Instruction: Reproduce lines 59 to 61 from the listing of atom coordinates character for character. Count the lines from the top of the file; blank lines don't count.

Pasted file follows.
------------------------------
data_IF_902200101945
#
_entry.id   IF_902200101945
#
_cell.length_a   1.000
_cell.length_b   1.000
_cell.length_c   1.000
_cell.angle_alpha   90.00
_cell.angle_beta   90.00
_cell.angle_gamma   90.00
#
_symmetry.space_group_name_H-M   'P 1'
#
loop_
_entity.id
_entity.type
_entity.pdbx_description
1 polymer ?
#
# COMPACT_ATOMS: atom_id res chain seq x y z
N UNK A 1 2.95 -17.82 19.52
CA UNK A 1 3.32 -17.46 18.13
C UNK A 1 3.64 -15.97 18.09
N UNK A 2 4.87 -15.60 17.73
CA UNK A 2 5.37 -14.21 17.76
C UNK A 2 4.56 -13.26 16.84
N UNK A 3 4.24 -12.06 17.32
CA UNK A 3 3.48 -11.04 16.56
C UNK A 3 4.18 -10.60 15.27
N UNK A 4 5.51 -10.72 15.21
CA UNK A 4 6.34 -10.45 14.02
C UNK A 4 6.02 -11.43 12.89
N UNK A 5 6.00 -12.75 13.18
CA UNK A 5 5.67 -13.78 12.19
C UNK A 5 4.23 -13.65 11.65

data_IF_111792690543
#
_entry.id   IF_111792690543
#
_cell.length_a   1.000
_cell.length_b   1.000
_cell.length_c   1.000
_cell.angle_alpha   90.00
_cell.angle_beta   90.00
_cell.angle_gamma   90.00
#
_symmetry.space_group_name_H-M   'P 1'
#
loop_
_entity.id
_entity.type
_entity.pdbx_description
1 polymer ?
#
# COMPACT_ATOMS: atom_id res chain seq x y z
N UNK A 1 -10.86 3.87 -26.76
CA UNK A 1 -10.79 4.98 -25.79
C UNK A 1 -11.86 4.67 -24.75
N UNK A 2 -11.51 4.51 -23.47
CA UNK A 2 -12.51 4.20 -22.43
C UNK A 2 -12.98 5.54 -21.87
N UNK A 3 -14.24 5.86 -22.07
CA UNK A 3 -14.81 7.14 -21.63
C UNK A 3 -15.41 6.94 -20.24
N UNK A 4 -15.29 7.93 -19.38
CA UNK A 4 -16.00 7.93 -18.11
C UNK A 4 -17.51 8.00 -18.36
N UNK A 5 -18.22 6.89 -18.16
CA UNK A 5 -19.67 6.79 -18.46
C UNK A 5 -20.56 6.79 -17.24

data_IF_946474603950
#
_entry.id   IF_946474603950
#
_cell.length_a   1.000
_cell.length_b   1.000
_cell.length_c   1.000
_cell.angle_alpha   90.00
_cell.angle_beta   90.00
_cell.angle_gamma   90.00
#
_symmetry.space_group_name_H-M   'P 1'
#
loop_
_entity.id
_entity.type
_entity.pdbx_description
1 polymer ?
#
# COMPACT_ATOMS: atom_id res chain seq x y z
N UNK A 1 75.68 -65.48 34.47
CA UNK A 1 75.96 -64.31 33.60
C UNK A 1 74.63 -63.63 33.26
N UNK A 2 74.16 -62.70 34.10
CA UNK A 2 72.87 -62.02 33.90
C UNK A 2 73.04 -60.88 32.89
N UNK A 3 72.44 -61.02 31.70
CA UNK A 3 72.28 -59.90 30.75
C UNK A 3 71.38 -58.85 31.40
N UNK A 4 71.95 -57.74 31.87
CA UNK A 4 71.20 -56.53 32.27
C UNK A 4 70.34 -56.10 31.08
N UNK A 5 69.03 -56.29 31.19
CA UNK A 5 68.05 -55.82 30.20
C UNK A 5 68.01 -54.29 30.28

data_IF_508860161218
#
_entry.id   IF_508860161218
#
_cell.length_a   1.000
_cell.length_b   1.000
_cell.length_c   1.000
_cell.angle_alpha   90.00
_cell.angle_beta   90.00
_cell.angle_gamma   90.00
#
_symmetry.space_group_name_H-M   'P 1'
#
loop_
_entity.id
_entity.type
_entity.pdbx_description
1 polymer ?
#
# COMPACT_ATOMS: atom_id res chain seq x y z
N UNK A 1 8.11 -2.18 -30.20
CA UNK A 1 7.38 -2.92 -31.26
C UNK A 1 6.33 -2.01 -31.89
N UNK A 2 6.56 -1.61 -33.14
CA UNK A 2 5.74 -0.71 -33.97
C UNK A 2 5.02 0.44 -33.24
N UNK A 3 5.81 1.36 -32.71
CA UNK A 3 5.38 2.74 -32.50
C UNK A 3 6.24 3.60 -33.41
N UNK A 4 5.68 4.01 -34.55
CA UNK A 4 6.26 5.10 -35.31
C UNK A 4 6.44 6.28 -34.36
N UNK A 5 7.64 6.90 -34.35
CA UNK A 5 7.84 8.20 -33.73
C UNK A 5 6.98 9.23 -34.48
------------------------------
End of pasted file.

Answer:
N UNK A 2 -11.51 4.51 -23.47
CA UNK A 2 -12.51 4.20 -22.43
C UNK A 2 -12.98 5.54 -21.87